Alexandre Edmond Becquerel (1820 - 1891)

‹ Back to Becquerel surname

View Alexandre Edmond Becquerel's complete profile:

  • See if you are related to Alexandre Edmond Becquerel
  • Request to view Alexandre Edmond Becquerel's family tree

Share

Birthdate:
Birthplace: Paris, Paris, Île-de-France, France
Death: Died in Paris, Paris, Île-de-France, France
Occupation: French physicist
Managed by: Yigal Burstein / יגאל בורשטיין
Last Updated:

About Alexandre Edmond Becquerel

Alexandre-Edmond Becquerel (24 March 1820 – 11 May 1891), known as Edmond Becquerel, was a French physicist who studied the solar spectrum, magnetism, electricity, and optics. He is known for his work in luminescence and phosphorescence. He is credited with the discovery of the photovoltaic effect, the operating principle of the solar cell, in 1839. He was the son of Antoine César Becquerel and the father of Henri Becquerel.

Biography

Becquerel was born in Paris, and was in turn the pupil, assistant and successor of his father at the Musee d'Histoire Naturelle. He was also appointed professor at the short-lived Agronomic Institute at Versailles in 1849, and in 1853 received the chair of physics at the Conservatoire des Arts et Metiers. Becquerel was associated with his father in much of his work, but he himself paid special attention to the study of light, investigating the photochemical effects and spectroscopic characters of solar radiation and the electric light, and the phenomena of phosphorescence, particularly as displayed by the sulfides and by compounds of uranium. It was in connection with these latter inquiries that he devised his phosphoroscope, an apparatus which enabled the interval between exposure to the source of light and observation of the resulting effects to be varied at will and accurately measured.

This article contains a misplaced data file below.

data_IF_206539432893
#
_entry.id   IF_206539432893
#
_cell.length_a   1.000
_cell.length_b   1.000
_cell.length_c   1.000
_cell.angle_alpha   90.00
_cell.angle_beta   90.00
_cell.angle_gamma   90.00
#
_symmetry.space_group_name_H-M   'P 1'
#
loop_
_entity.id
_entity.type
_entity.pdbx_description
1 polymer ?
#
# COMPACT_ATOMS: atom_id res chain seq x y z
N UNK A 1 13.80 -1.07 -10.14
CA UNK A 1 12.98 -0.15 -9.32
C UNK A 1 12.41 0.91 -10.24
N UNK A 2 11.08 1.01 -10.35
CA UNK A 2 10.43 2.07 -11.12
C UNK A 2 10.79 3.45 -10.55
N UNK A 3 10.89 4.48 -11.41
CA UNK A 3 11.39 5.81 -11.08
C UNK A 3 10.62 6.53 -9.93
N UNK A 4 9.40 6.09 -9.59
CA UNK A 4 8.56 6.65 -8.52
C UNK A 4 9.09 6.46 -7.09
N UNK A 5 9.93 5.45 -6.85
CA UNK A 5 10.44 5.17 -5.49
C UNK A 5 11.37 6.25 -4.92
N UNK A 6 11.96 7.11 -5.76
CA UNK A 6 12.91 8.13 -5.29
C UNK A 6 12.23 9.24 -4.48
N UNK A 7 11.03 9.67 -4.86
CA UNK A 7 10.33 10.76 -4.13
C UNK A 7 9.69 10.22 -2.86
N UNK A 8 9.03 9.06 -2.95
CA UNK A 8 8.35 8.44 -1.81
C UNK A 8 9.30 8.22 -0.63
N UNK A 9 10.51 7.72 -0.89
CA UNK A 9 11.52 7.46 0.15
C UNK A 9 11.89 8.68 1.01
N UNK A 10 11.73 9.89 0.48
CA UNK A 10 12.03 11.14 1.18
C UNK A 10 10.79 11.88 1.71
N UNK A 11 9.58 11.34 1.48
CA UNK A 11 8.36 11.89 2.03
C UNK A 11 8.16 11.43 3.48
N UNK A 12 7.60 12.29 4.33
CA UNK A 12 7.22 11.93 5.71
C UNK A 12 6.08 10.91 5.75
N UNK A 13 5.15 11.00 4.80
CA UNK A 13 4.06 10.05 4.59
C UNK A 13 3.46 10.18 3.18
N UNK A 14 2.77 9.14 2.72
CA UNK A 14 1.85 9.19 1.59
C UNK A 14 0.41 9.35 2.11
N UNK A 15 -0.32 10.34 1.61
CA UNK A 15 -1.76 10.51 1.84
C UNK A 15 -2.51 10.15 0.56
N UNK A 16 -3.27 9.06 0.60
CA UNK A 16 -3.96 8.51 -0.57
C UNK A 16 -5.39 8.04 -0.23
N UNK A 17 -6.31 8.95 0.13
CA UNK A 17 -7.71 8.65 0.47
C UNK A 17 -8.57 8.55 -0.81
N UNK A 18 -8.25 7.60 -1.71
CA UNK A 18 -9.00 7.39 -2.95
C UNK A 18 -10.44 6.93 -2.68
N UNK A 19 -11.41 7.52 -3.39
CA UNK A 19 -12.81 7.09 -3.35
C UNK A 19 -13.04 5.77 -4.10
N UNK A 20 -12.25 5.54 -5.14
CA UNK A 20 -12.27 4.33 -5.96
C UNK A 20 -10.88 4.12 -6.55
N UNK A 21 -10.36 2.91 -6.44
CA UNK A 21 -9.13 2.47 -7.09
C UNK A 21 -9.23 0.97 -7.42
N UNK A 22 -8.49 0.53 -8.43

Becquerel was an early experimenter in photography. In 1840 he discovered that the silver halides, natively insensitive to red and yellow light, became sensitive to that part of the spectrum in proportion to their exposure to blue, violet and ultraviolet light, allowing Daguerreotypes and other photographic materials to be developed by bathing in strong red or yellow light rather than by chemical treatment. In practice this technique was rarely used. In 1848 he was able to produce color photographs of the spectrum, and also of camera images, by a technique later found to be akin to the Lippmann interference method, but the camera exposures required were impractically long and the images could not be stabilized, their colors persisting only if kept in total darkness.

His works

Becquerel published in 1867-1868 a treatise in two volumes called La Lumière, ses causes et ses effets. He also investigated the diamagnetic and paramagnetic properties of substances; and was keenly interested in the phenomena of electrochemical decomposition, accumulating much evidence in favor of Faraday's law of electrolysis and proposing a modified statement of it which was intended to cover certain apparent exceptions.

Awards

He was elected a member of the Royal Swedish Academy of Sciences in 1886.

view all

Alexandre Becquerel's Timeline

1820
March 24, 1820
Paris, Paris, Île-de-France, France
1852
December 15, 1852
Age 32
Paris, Paris, Île-de-France, France
1891
May 11, 1891
Age 71
Paris, Paris, Île-de-France, France